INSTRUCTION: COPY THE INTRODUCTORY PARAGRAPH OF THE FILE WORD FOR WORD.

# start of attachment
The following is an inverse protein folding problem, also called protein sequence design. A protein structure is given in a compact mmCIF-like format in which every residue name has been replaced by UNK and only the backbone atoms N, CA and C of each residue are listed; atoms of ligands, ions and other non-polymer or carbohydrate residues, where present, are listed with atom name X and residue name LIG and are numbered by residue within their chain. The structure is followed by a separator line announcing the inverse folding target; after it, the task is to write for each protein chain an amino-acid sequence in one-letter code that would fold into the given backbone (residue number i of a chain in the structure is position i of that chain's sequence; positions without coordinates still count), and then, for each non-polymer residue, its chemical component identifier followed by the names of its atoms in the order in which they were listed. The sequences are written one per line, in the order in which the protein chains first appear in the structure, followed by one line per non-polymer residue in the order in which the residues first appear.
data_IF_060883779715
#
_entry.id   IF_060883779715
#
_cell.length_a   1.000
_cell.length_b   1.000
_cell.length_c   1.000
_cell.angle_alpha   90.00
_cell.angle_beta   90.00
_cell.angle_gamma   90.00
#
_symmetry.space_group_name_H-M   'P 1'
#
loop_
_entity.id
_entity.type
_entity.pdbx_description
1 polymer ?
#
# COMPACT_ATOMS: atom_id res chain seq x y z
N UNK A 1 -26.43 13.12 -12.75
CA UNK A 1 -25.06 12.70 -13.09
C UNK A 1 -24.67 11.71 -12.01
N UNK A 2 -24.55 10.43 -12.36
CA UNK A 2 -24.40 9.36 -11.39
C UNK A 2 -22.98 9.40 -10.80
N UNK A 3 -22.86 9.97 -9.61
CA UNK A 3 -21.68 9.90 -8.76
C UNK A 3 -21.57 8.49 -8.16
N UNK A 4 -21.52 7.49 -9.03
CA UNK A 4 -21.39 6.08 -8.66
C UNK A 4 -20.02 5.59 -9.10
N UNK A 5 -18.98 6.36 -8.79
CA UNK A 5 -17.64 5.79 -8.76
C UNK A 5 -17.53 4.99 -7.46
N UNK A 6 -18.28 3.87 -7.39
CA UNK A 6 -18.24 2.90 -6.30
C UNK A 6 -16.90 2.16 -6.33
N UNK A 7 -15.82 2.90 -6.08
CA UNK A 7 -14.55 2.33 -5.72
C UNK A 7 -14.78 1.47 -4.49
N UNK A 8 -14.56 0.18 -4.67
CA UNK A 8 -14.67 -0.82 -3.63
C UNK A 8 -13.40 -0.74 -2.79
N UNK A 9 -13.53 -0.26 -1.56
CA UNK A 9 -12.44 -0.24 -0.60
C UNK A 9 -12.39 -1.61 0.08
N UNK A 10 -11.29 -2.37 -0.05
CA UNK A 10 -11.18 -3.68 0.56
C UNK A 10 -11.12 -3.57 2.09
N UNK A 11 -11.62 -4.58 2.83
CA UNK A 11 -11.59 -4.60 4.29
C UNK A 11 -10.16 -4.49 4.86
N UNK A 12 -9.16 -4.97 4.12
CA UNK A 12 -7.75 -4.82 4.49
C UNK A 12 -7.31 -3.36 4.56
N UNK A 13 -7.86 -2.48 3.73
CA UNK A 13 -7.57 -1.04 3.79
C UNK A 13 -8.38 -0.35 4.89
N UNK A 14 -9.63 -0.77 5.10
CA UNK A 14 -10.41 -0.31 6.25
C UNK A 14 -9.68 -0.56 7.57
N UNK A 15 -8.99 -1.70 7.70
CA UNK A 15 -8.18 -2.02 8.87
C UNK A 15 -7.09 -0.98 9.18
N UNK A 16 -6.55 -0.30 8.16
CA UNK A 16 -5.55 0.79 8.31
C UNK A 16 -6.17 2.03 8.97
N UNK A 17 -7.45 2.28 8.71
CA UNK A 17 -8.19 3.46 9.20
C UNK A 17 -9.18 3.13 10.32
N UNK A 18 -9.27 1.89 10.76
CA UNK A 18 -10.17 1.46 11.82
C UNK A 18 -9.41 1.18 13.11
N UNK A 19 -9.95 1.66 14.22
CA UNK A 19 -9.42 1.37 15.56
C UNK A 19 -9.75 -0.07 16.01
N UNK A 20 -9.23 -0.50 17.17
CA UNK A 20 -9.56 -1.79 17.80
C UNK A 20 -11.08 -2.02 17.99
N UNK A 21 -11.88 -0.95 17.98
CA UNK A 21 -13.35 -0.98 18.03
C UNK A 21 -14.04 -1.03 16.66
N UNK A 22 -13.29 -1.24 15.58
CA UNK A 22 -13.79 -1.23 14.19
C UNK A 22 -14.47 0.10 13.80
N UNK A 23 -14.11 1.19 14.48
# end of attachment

The following is an inverse protein folding problem, also called protein sequence design. A protein structure is given in a compact mmCIF-like format in which every residue name has been replaced by UNK and only the backbone atoms N, CA and C of each residue are listed; atoms of ligands, ions and other non-polymer or carbohydrate residues, where present, are listed with atom name X and residue name LIG and are numbered by residue within their chain. The structure is followed by a separator line announcing the inverse folding target; after it, the task is to write for each protein chain an amino-acid sequence in one-letter code that would fold into the given backbone (residue number i of a chain in the structure is position i of that chain's sequence; positions without coordinates still count), and then, for each non-polymer residue, its chemical component identifier followed by the names of its atoms in the order in which they were listed. The sequences are written one per line, in the order in which the protein chains first appear in the structure, followed by one line per non-polymer residue in the order in which the residues first appear.